"The story of black professional baseball provides a remarkable window into several major themes in modern African American history: the initial black response to segregation, the subsequent struggle to establish successful separate enterprises, and the later movement toward integration. Baseball functioned as a critical component in the separate economy catering to black consumers in the urban centers of the north and south. While most black businesses struggled to survive from year to year, professional baseball teams and leagues operated for decades, representing a major achievement in black enterprise and institution building."
"Negro League Baseball: The Rise and Ruin of a Black Institution presents the extraordinary history of a great African American achievement, from its lowest ebb during the Depression, through its golden age and World War II, until its gradual disappearance during the early years of the civil rights era. Faced with only a limited amount of official league documents and correspondence, Lanctot consulted virtually every sports page of every black newspaper located in a league city. He then conducted interviews with former players and scrutinized existing financial, court, and federal records.
Through his efforts, Lanctot has painstakingly reconstructed the institutional history of black professional baseball, locating the players, teams, owners, and fans in the wider context of the league's administration. In addition, Lanctot provides valuable insight into the changing attitudes of African Americans toward the need for separate institutions."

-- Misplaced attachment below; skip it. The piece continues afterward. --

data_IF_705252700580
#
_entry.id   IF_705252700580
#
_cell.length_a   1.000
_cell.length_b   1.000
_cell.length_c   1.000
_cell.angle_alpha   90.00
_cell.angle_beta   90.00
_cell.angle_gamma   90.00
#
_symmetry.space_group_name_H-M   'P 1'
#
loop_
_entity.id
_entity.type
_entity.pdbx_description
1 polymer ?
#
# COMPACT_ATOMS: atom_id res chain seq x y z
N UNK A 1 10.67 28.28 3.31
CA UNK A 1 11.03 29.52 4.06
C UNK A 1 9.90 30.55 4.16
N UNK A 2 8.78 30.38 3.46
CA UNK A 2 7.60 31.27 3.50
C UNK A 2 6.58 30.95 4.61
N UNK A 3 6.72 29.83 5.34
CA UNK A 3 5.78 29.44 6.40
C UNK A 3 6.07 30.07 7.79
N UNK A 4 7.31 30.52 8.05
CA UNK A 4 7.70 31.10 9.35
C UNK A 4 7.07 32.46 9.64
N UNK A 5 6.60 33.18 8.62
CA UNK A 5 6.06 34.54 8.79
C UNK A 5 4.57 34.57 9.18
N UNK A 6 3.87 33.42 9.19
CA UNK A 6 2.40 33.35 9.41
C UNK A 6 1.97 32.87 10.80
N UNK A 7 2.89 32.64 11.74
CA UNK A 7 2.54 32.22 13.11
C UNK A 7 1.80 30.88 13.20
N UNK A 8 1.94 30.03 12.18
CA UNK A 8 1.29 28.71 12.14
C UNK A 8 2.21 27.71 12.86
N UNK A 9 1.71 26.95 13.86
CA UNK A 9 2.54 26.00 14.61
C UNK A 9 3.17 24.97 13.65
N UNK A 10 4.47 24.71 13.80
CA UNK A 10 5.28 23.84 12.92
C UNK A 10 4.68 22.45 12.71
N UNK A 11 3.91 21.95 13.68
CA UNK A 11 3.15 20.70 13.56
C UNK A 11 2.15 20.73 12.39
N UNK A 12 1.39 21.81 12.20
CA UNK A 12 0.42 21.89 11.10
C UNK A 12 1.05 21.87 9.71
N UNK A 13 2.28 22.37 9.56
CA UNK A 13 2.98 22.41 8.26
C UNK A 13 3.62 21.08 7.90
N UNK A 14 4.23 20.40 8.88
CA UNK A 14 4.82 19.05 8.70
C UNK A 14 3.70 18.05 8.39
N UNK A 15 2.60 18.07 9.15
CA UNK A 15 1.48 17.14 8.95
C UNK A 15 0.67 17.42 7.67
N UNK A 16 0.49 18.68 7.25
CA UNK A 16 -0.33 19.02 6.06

"The gradual movement toward integration during the 1940s marked the beginning of the end for black professional baseball. Though aware of the threat, Negro League owners failed to develop any plan to prepare for the possibility of integrated professional baseball, and in 1945, when Branch Rickey of the Brooklyn Dodgers signed Kansas City Monarch infielder Jackie Robinson, it was a triumph for the nation's African Americans but an embarrassment for industry officials. The decline of black baseball from that point on was inevitable, and by the early 1960s the leagues had ceased to exist."
"Baseball occupied an important social and economic role in black communities, yet histories of the Negro Leagues have often focused on the exploits of individual players or specific teams. In contrast, Neil Lanctot offers an account of black baseball that attempts to achieve a better understanding not only of the administration of the Negro Leagues but also of the unique forces shaping their operation."--Jacket.